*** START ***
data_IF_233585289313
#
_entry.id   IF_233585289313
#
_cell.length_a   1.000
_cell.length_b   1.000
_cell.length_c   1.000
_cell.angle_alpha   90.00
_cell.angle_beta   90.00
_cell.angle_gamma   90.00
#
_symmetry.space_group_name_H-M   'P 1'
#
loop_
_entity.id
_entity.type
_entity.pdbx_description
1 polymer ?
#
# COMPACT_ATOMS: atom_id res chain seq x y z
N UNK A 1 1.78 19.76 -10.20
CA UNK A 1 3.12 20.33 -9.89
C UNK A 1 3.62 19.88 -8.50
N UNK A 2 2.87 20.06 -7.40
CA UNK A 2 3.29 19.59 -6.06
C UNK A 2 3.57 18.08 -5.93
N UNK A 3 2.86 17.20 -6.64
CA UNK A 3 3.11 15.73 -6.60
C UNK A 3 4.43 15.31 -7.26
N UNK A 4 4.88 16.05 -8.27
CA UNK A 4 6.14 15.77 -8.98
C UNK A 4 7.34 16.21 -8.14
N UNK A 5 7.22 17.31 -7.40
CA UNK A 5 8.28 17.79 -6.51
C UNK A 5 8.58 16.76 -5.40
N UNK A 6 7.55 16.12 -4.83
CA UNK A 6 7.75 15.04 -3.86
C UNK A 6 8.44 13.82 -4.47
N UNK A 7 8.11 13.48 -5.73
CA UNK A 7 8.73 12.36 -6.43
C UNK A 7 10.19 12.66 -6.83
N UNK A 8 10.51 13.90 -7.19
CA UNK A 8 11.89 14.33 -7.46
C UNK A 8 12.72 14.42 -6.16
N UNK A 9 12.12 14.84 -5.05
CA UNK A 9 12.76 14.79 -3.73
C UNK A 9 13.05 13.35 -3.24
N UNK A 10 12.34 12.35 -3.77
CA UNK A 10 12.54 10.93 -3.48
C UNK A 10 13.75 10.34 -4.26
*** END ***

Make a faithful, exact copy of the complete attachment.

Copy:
data_IF_233585289313
#
_entry.id   IF_233585289313
#
_cell.length_a   1.000
_cell.length_b   1.000
_cell.length_c   1.000
_cell.angle_alpha   90.00
_cell.angle_beta   90.00
_cell.angle_gamma   90.00
#
_symmetry.space_group_name_H-M   'P 1'
#
loop_
_entity.id
_entity.type
_entity.pdbx_description
1 polymer ?
#
# COMPACT_ATOMS: atom_id res chain seq x y z
N UNK A 1 1.78 19.76 -10.20
CA UNK A 1 3.12 20.33 -9.89
C UNK A 1 3.62 19.88 -8.50
N UNK A 2 2.87 20.06 -7.40
CA UNK A 2 3.29 19.59 -6.06
C UNK A 2 3.57 18.08 -5.93
N UNK A 3 2.86 17.20 -6.64
CA UNK A 3 3.11 15.73 -6.60
C UNK A 3 4.43 15.31 -7.26
N UNK A 4 4.88 16.05 -8.27
CA UNK A 4 6.14 15.77 -8.98
C UNK A 4 7.34 16.21 -8.14
N UNK A 5 7.22 17.31 -7.40
CA UNK A 5 8.28 17.79 -6.51
C UNK A 5 8.58 16.76 -5.40
N UNK A 6 7.55 16.12 -4.83
CA UNK A 6 7.75 15.04 -3.86
C UNK A 6 8.44 13.82 -4.47
N UNK A 7 8.11 13.48 -5.73
CA UNK A 7 8.73 12.36 -6.43
C UNK A 7 10.19 12.66 -6.83
N UNK A 8 10.51 13.90 -7.19
CA UNK A 8 11.89 14.33 -7.46
C UNK A 8 12.72 14.42 -6.16
N UNK A 9 12.12 14.84 -5.05
CA UNK A 9 12.76 14.79 -3.73
C UNK A 9 13.05 13.35 -3.24
N UNK A 10 12.34 12.35 -3.77
CA UNK A 10 12.54 10.93 -3.48
C UNK A 10 13.75 10.34 -4.26